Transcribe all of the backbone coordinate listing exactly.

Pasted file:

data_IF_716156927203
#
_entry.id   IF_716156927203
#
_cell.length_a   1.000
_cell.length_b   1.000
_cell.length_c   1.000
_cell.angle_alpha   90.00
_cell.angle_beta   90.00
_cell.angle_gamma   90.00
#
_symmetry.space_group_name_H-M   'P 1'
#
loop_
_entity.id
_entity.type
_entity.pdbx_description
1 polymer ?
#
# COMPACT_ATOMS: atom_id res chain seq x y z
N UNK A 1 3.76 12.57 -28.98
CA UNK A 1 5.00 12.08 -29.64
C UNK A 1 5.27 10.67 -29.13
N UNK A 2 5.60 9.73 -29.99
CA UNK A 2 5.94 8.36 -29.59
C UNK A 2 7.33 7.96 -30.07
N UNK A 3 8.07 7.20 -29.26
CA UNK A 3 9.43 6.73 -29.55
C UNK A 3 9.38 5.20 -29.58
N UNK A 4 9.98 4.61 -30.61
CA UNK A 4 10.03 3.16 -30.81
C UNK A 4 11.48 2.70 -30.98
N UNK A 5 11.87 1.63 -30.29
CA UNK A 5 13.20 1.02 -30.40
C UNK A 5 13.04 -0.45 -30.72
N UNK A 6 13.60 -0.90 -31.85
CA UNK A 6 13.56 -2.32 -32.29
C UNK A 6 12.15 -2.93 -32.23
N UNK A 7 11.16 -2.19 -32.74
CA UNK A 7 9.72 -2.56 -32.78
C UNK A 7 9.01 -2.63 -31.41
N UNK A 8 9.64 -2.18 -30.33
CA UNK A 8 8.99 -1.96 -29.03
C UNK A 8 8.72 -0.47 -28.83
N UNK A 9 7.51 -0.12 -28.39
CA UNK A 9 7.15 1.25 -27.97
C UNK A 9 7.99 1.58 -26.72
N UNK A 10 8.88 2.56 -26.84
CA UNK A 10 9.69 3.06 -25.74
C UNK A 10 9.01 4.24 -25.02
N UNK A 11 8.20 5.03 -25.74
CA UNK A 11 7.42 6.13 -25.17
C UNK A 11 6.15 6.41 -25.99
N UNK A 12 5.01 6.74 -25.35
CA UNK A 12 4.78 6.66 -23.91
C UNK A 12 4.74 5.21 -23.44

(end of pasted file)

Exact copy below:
data_IF_716156927203
#
_entry.id   IF_716156927203
#
_cell.length_a   1.000
_cell.length_b   1.000
_cell.length_c   1.000
_cell.angle_alpha   90.00
_cell.angle_beta   90.00
_cell.angle_gamma   90.00
#
_symmetry.space_group_name_H-M   'P 1'
#
loop_
_entity.id
_entity.type
_entity.pdbx_description
1 polymer ?
#
# COMPACT_ATOMS: atom_id res chain seq x y z
N UNK A 1 3.76 12.57 -28.98
CA UNK A 1 5.00 12.08 -29.64
C UNK A 1 5.27 10.67 -29.13
N UNK A 2 5.60 9.73 -29.99
CA UNK A 2 5.94 8.36 -29.59
C UNK A 2 7.33 7.96 -30.07
N UNK A 3 8.07 7.20 -29.26
CA UNK A 3 9.43 6.73 -29.55
C UNK A 3 9.38 5.20 -29.58
N UNK A 4 9.98 4.61 -30.61
CA UNK A 4 10.03 3.16 -30.81
C UNK A 4 11.48 2.70 -30.98
N UNK A 5 11.87 1.63 -30.29
CA UNK A 5 13.20 1.02 -30.40
C UNK A 5 13.04 -0.45 -30.72
N UNK A 6 13.60 -0.90 -31.85
CA UNK A 6 13.56 -2.32 -32.29
C UNK A 6 12.15 -2.93 -32.23
N UNK A 7 11.16 -2.19 -32.74
CA UNK A 7 9.72 -2.56 -32.78
C UNK A 7 9.01 -2.63 -31.41
N UNK A 8 9.64 -2.18 -30.33
CA UNK A 8 8.99 -1.96 -29.03
C UNK A 8 8.72 -0.47 -28.83
N UNK A 9 7.51 -0.12 -28.39
CA UNK A 9 7.15 1.25 -27.97
C UNK A 9 7.99 1.58 -26.72
N UNK A 10 8.88 2.56 -26.84
CA UNK A 10 9.69 3.06 -25.74
C UNK A 10 9.01 4.24 -25.02
N UNK A 11 8.20 5.03 -25.74
CA UNK A 11 7.42 6.13 -25.17
C UNK A 11 6.15 6.41 -25.99
N UNK A 12 5.01 6.74 -25.35
CA UNK A 12 4.78 6.66 -23.91
C UNK A 12 4.74 5.21 -23.44